8900 has already been confirmed
 

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Discussion Starter · #8 ·
Thanks for the input everyone!!


I'd like to wait for this next generation of stuff, but think it may put me a good bit out of budget. Also, I have been "waiting" for about 4 months already, just trying to plan this system out. I'll probably be happy with going ahead now, even though the new stuff is just a few months away. That is, unless all of this winter's games will be unable to run properly on the hardware I have currently listed.


I also may not even need the GTX, I don't know. Let me explain a little bit more about what I'm trying to accomplish with the system:


It will be used just in the home theater, on the 110" screen (at max 1280 x 768). This projector/screen will of course be used for movies and TV watching, too (instead of getting a HDTV) . I'm not huge into gaming, but do like to play here and there. I'm really not even a big FPS player - more like sports games and stuff like Hitman, Oblivion - things like that. But I did want it to look perfect when the PC is connected - hence the 1280 x 768 projector (instead of the 720 models). But anyway, I'm not looking to build a monster gaming PC, but more of 1 step down from the latest, greatest, fastest, you know? (I do have a 24" Dell that runs at 1920 x 1200, but probably won't ever use it for gaming on this new computer)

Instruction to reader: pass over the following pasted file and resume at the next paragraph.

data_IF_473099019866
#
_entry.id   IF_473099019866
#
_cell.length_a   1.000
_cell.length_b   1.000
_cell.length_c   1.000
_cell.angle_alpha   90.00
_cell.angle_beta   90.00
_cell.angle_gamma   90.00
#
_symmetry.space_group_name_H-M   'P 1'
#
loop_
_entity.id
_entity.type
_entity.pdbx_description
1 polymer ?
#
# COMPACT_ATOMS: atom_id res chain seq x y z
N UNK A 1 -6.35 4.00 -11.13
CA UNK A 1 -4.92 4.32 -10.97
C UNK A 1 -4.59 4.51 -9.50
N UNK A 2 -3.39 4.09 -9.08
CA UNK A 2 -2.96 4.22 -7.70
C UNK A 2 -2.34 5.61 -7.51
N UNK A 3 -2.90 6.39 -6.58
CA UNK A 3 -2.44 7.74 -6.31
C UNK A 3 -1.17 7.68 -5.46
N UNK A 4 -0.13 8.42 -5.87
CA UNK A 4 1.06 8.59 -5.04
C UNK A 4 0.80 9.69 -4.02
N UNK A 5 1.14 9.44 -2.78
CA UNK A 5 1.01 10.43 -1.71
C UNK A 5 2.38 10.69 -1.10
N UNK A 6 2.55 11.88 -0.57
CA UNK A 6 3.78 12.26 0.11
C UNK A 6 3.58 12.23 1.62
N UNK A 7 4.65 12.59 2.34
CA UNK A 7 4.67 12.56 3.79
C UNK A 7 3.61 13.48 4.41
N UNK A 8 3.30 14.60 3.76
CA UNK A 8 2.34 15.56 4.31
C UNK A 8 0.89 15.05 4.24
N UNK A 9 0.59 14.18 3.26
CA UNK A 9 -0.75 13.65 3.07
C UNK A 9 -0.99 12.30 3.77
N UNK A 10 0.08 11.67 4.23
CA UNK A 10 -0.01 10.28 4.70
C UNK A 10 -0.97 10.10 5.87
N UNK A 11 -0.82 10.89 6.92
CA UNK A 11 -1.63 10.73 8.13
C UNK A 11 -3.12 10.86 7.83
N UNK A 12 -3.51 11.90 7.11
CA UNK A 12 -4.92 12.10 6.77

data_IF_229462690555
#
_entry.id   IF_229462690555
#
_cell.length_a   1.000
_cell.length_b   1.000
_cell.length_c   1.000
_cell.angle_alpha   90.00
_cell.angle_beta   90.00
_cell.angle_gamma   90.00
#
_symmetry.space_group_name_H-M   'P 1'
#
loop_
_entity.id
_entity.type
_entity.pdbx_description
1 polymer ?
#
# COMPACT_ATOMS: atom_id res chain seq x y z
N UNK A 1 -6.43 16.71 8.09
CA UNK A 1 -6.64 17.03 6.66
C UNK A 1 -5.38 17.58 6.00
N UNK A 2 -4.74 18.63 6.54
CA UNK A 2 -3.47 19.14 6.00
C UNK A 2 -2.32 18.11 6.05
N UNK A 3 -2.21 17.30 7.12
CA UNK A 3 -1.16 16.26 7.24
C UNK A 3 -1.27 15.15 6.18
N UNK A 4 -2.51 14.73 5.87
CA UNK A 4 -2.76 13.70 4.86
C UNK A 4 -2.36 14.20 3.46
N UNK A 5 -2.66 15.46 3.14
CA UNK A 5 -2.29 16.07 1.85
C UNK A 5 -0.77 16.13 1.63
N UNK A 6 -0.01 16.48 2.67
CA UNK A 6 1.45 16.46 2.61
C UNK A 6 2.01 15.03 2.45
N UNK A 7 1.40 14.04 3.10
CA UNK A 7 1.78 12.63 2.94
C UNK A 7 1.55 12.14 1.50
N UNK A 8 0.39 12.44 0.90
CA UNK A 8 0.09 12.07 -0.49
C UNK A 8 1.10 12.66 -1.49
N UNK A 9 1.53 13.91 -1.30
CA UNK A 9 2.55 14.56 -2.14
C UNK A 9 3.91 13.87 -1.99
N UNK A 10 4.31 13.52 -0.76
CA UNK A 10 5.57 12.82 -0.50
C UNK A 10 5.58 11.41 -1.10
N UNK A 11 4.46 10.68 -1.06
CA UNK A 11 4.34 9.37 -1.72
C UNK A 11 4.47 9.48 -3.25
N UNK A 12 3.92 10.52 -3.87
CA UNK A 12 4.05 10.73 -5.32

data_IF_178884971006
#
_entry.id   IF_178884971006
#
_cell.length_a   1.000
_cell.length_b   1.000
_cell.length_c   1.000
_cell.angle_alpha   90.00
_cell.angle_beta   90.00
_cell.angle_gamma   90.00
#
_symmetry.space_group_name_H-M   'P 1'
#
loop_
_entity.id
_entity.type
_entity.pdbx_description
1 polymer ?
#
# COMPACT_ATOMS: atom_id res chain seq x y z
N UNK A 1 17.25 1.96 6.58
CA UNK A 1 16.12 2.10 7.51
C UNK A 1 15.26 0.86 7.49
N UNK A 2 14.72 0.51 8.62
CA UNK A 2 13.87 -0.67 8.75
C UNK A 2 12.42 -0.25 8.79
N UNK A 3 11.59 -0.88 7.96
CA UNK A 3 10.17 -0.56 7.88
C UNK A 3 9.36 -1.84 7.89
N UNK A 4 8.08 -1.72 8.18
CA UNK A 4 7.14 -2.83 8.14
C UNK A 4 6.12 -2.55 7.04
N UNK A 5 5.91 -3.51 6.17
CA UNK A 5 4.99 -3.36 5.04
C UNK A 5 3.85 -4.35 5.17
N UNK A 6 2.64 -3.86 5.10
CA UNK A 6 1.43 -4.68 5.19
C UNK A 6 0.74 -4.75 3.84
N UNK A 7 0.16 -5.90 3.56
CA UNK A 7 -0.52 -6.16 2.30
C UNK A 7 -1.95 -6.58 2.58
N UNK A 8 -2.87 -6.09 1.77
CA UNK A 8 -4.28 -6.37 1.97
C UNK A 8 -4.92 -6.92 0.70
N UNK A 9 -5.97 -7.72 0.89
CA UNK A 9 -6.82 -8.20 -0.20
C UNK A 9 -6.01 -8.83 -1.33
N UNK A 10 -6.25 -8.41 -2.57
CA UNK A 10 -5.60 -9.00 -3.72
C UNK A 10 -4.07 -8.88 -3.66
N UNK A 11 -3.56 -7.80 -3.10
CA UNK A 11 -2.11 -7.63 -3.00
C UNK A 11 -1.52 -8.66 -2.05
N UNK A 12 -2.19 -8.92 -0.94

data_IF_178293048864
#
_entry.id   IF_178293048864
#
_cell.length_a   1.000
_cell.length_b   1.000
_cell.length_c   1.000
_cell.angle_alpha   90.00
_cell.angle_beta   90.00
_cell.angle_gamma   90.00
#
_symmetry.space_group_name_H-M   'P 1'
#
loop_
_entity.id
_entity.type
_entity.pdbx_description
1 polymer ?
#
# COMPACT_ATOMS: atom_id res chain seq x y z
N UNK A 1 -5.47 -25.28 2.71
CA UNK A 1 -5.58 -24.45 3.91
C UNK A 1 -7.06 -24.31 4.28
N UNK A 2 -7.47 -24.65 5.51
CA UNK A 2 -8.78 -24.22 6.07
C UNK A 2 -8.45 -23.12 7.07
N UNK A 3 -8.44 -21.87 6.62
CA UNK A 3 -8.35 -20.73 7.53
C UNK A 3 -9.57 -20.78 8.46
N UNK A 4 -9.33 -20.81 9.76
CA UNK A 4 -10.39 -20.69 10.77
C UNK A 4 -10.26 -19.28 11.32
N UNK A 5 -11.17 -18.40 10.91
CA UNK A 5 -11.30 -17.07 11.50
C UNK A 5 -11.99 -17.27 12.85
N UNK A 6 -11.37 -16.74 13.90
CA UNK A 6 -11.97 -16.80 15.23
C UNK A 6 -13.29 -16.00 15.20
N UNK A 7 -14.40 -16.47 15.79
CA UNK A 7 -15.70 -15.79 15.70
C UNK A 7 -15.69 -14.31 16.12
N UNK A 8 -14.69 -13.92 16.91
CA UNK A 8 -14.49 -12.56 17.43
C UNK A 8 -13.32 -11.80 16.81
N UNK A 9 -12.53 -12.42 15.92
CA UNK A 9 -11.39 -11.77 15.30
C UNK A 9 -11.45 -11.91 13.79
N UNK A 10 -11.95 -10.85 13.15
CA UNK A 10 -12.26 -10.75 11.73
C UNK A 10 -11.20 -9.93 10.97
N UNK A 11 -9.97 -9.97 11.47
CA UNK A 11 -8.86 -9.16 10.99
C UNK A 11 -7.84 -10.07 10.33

If all I need is, say, a 8800GTS 640Mb, then that's fine with me, I just didn't want to accidentally skimp in that area (I built a P4 2.6, ASUS P4C800-E, 2GB Ram, etc, about 2-3 years ago and it still flies (except for the old ATI card). It runs Vista like lightning, and hasn't ever crashed or BSOD'd on me with Vista or XP since I built it - So I'm not too hard to please, even with a 3 year old system).


And it appears the Antec 900 should be workable - especially if I don't use the GTX card.


Also - mention of the ATI R600 with HDMI output made me think of a question - I was planning on converting the 8800's DVI to HDMI to go to the projector. Is there any problem with that, or loss of quality, etc?
 

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Well IMO ditch the corsair ps for something with more juice, enermax galaxy, or pc power and cooling. Go with a quad core theres no reason not to (get a good aftermarket cooler) The AtI is a waste of time right now and if you don't get the gtx, you will kick your self for ever for not getting it when you had the chance.

Then you will be upgrade free for a good while.

Always prepare for the what if situations and you will always be one step ahead.
 

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The corsair PSU is fine - it's a very good PSU. Also, I wouldn't bother with quad core. It's all well and good staying one step ahead but when you consider the bang for your buck you're getting it just isn't worth it imo. It will increasee the price of the system quite significantly and won't really increase performance much at all. Hardly any programs make use of quad core yet so if it's something you need get it later on down the line when prices have dropped. It was for this reason I recommended the i35 chipset of the P5K deluxe board - a little future proofing.